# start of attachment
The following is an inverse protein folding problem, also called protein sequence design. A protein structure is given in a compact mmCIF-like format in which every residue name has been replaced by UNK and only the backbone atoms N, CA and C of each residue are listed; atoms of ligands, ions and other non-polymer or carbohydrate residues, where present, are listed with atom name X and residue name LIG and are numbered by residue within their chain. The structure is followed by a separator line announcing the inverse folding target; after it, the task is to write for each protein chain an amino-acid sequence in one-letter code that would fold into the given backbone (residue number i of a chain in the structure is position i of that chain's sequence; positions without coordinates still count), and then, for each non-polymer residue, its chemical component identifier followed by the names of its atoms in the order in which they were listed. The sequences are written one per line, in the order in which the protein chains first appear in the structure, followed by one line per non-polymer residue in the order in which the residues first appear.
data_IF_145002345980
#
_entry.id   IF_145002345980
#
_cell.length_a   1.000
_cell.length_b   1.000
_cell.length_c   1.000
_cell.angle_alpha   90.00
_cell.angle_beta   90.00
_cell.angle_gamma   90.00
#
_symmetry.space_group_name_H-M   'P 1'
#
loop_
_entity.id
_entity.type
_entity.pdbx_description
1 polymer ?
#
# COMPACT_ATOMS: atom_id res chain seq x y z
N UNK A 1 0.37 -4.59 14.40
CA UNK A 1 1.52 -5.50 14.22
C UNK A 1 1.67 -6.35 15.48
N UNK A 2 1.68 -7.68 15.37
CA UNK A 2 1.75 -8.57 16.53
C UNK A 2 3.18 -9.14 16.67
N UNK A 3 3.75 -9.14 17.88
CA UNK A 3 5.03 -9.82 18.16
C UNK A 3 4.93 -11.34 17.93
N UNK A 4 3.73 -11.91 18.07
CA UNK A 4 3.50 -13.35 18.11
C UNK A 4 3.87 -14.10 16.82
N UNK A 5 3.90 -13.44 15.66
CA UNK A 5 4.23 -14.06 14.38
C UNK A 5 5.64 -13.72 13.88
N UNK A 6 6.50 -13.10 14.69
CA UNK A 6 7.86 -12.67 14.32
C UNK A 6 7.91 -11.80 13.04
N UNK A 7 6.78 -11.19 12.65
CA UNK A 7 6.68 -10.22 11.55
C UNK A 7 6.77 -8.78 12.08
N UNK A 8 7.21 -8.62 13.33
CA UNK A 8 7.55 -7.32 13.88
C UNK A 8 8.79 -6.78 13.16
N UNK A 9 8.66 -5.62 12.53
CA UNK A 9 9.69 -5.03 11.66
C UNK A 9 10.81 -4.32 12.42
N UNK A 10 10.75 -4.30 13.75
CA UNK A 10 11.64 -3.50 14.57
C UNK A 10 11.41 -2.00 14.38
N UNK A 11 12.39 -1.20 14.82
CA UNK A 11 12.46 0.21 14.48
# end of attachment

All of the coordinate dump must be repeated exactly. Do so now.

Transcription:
The following is an inverse protein folding problem, also called protein sequence design. A protein structure is given in a compact mmCIF-like format in which every residue name has been replaced by UNK and only the backbone atoms N, CA and C of each residue are listed; atoms of ligands, ions and other non-polymer or carbohydrate residues, where present, are listed with atom name X and residue name LIG and are numbered by residue within their chain. The structure is followed by a separator line announcing the inverse folding target; after it, the task is to write for each protein chain an amino-acid sequence in one-letter code that would fold into the given backbone (residue number i of a chain in the structure is position i of that chain's sequence; positions without coordinates still count), and then, for each non-polymer residue, its chemical component identifier followed by the names of its atoms in the order in which they were listed. The sequences are written one per line, in the order in which the protein chains first appear in the structure, followed by one line per non-polymer residue in the order in which the residues first appear.
data_IF_145002345980
#
_entry.id   IF_145002345980
#
_cell.length_a   1.000
_cell.length_b   1.000
_cell.length_c   1.000
_cell.angle_alpha   90.00
_cell.angle_beta   90.00
_cell.angle_gamma   90.00
#
_symmetry.space_group_name_H-M   'P 1'
#
loop_
_entity.id
_entity.type
_entity.pdbx_description
1 polymer ?
#
# COMPACT_ATOMS: atom_id res chain seq x y z
N UNK A 1 0.37 -4.59 14.40
CA UNK A 1 1.52 -5.50 14.22
C UNK A 1 1.67 -6.35 15.48
N UNK A 2 1.68 -7.68 15.37
CA UNK A 2 1.75 -8.57 16.53
C UNK A 2 3.18 -9.14 16.67
N UNK A 3 3.75 -9.14 17.88
CA UNK A 3 5.03 -9.82 18.16
C UNK A 3 4.93 -11.34 17.93
N UNK A 4 3.73 -11.91 18.07
CA UNK A 4 3.50 -13.35 18.11
C UNK A 4 3.87 -14.10 16.82
N UNK A 5 3.90 -13.44 15.66
CA UNK A 5 4.23 -14.06 14.38
C UNK A 5 5.64 -13.72 13.88
N UNK A 6 6.50 -13.10 14.69
CA UNK A 6 7.86 -12.67 14.32
C UNK A 6 7.91 -11.80 13.04
N UNK A 7 6.78 -11.19 12.65
CA UNK A 7 6.68 -10.22 11.55
C UNK A 7 6.77 -8.78 12.08
N UNK A 8 7.21 -8.62 13.33
CA UNK A 8 7.55 -7.32 13.88
C UNK A 8 8.79 -6.78 13.16
N UNK A 9 8.66 -5.62 12.53
CA UNK A 9 9.69 -5.03 11.66
C UNK A 9 10.81 -4.32 12.42
N UNK A 10 10.75 -4.30 13.75
CA UNK A 10 11.64 -3.50 14.57
C UNK A 10 11.41 -2.00 14.38
N UNK A 11 12.39 -1.20 14.82
CA UNK A 11 12.46 0.21 14.48